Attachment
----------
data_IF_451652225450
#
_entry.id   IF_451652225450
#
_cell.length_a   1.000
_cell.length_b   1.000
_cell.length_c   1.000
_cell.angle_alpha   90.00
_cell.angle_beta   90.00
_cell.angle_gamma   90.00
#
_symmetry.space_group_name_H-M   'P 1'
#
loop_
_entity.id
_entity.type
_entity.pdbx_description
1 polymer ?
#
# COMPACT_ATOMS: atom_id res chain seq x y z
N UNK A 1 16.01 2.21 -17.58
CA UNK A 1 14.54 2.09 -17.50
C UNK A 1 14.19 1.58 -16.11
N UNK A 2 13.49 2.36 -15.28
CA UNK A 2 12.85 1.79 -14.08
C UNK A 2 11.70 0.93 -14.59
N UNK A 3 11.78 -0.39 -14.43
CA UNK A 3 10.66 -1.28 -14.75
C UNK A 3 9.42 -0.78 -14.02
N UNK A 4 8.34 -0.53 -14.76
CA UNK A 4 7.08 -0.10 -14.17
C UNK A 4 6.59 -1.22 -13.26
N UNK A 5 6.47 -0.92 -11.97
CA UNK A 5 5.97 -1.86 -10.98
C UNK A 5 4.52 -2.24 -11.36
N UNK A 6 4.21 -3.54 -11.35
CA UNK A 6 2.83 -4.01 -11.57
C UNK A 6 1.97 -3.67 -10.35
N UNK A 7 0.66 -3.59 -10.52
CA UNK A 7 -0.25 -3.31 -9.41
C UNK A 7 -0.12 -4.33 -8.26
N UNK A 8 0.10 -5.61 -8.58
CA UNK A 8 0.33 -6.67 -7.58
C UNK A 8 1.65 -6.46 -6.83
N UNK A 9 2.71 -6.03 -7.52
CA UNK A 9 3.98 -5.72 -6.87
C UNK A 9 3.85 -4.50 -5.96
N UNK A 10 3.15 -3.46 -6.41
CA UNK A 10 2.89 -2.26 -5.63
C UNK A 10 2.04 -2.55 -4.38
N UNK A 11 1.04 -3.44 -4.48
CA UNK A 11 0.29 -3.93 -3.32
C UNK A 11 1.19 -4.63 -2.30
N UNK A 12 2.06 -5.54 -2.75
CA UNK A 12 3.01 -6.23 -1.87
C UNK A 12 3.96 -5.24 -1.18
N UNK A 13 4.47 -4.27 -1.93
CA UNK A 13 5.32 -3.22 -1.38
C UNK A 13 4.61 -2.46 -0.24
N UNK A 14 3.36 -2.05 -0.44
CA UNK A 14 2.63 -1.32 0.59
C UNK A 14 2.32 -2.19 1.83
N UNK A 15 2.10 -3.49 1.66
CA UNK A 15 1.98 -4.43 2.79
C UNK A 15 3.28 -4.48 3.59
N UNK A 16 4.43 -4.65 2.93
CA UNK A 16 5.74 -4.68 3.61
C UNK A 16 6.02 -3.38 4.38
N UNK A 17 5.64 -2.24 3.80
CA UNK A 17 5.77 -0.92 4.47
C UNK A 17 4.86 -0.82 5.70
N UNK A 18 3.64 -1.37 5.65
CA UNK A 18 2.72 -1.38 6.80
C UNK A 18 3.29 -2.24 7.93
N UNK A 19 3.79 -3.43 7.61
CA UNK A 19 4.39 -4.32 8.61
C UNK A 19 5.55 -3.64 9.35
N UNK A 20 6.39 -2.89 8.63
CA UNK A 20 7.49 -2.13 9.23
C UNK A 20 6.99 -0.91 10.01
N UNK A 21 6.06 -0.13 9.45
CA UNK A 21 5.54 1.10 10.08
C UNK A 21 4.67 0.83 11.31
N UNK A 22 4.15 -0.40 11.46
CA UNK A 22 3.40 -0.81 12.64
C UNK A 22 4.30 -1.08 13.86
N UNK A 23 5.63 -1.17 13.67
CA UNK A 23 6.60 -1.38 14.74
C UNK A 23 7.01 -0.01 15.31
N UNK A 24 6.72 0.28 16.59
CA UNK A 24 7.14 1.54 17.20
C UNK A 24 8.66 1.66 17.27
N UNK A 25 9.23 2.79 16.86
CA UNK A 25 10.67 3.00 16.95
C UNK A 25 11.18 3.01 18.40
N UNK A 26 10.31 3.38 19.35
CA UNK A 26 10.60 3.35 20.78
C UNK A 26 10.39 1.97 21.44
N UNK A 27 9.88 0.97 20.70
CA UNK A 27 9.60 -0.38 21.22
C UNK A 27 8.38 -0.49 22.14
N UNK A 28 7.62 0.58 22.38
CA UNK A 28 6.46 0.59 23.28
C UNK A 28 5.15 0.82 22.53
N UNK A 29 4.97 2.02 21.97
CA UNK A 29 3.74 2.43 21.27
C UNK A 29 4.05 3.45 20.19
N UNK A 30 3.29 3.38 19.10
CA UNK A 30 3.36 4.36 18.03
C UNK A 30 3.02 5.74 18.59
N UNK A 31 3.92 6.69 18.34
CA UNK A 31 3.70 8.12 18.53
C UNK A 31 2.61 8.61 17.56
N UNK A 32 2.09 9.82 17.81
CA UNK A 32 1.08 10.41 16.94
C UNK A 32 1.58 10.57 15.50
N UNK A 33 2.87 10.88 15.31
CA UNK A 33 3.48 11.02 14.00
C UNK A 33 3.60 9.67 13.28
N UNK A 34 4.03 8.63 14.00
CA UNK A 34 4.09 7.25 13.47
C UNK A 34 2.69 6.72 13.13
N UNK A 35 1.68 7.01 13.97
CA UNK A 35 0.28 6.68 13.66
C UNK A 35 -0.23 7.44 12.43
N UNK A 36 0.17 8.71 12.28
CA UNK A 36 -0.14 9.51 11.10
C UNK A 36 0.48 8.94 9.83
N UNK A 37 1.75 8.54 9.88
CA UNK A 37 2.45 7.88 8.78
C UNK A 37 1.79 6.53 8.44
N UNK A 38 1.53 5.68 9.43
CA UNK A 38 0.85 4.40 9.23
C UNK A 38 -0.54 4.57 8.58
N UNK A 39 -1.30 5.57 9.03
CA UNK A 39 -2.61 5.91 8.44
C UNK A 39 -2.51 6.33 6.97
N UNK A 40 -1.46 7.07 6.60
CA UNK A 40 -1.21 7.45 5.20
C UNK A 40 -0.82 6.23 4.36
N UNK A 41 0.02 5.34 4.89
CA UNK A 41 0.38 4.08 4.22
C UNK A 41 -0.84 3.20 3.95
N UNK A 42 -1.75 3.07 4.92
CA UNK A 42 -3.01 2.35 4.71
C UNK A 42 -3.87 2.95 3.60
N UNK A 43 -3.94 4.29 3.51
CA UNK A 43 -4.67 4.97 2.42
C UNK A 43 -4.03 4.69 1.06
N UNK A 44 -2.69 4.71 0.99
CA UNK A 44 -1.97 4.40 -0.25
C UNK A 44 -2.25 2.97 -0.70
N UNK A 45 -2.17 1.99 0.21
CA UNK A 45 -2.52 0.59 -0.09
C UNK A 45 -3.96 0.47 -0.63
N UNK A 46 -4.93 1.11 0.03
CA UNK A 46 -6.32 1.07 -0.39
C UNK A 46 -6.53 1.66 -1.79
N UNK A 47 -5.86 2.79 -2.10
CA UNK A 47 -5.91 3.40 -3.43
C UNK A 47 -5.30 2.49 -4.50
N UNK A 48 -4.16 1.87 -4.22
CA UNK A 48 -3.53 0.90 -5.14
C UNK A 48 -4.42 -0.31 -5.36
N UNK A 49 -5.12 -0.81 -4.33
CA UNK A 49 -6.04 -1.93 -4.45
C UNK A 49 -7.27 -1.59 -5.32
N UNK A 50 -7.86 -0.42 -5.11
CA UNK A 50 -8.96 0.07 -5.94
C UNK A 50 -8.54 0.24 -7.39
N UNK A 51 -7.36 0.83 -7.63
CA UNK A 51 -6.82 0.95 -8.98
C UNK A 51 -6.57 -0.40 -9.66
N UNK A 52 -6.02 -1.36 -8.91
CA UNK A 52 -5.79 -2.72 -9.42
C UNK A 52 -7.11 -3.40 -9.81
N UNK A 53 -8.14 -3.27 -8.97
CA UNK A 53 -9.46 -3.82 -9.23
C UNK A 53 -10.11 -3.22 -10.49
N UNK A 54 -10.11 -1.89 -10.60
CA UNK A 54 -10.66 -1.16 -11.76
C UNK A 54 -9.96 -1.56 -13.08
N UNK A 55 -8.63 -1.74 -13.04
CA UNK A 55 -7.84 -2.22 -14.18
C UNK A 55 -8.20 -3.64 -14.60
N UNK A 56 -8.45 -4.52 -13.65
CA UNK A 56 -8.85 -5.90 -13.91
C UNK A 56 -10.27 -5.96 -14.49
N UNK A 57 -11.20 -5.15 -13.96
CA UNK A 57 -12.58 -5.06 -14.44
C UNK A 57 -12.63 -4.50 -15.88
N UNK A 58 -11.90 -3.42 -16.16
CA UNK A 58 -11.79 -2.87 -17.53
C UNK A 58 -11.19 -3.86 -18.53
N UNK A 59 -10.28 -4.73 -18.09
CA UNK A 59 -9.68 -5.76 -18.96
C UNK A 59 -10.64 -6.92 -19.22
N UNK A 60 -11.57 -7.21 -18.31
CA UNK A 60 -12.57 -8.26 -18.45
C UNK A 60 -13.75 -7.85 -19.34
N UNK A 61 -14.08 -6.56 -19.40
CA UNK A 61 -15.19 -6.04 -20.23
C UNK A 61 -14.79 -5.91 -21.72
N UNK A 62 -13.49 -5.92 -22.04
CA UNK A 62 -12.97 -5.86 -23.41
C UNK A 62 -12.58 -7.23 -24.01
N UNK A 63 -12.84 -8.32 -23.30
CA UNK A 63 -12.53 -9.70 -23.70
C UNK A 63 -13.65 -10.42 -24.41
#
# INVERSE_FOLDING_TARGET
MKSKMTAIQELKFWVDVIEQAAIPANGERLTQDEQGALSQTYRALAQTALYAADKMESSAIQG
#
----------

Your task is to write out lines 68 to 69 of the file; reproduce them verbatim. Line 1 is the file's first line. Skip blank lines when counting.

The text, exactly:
C UNK A 16 6.02 -3.38 4.38
N UNK A 17 5.64 -2.24 3.80